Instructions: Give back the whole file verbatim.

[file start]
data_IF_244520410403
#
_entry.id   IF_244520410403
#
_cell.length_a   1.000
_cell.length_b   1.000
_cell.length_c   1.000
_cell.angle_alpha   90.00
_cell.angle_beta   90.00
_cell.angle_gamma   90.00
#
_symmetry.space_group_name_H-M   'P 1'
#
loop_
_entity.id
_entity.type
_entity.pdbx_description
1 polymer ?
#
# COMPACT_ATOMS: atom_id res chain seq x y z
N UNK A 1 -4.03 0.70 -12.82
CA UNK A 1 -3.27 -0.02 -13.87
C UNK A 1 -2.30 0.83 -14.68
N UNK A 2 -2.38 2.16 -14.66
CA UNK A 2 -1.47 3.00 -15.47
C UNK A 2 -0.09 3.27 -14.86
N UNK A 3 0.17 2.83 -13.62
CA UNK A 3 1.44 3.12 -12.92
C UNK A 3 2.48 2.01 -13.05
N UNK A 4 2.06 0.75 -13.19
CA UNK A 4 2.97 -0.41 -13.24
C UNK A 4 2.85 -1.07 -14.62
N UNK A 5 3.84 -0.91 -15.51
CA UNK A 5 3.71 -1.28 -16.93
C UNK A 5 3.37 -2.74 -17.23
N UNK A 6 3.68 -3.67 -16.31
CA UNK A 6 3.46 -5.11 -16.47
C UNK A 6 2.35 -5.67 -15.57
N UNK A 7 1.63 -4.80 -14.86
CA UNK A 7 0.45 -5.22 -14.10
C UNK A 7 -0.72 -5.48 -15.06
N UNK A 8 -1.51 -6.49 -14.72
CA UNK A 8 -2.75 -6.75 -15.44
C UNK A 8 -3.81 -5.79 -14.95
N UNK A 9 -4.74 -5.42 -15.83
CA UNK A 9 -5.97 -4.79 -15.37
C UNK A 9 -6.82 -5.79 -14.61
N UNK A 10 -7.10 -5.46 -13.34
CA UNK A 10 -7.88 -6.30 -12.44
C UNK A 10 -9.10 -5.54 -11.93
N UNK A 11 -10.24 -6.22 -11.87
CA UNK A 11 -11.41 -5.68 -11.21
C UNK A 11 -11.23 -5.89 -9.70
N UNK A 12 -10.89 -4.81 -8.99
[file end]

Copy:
data_IF_244520410403
#
_entry.id   IF_244520410403
#
_cell.length_a   1.000
_cell.length_b   1.000
_cell.length_c   1.000
_cell.angle_alpha   90.00
_cell.angle_beta   90.00
_cell.angle_gamma   90.00
#
_symmetry.space_group_name_H-M   'P 1'
#
loop_
_entity.id
_entity.type
_entity.pdbx_description
1 polymer ?
#
# COMPACT_ATOMS: atom_id res chain seq x y z
N UNK A 1 -4.03 0.70 -12.82
CA UNK A 1 -3.27 -0.02 -13.87
C UNK A 1 -2.30 0.83 -14.68
N UNK A 2 -2.38 2.16 -14.66
CA UNK A 2 -1.47 3.00 -15.47
C UNK A 2 -0.09 3.27 -14.86
N UNK A 3 0.17 2.83 -13.62
CA UNK A 3 1.44 3.12 -12.92
C UNK A 3 2.48 2.01 -13.05
N UNK A 4 2.06 0.75 -13.19
CA UNK A 4 2.97 -0.41 -13.24
C UNK A 4 2.85 -1.07 -14.62
N UNK A 5 3.84 -0.91 -15.51
CA UNK A 5 3.71 -1.28 -16.93
C UNK A 5 3.37 -2.74 -17.23
N UNK A 6 3.68 -3.67 -16.31
CA UNK A 6 3.46 -5.11 -16.47
C UNK A 6 2.35 -5.67 -15.57
N UNK A 7 1.63 -4.80 -14.86
CA UNK A 7 0.45 -5.22 -14.10
C UNK A 7 -0.72 -5.48 -15.06
N UNK A 8 -1.51 -6.49 -14.72
CA UNK A 8 -2.75 -6.75 -15.44
C UNK A 8 -3.81 -5.79 -14.95
N UNK A 9 -4.74 -5.42 -15.83
CA UNK A 9 -5.97 -4.79 -15.37
C UNK A 9 -6.82 -5.79 -14.61
N UNK A 10 -7.10 -5.46 -13.34
CA UNK A 10 -7.88 -6.30 -12.44
C UNK A 10 -9.10 -5.54 -11.93
N UNK A 11 -10.24 -6.22 -11.87
CA UNK A 11 -11.41 -5.68 -11.21
C UNK A 11 -11.23 -5.89 -9.70
N UNK A 12 -10.89 -4.81 -8.99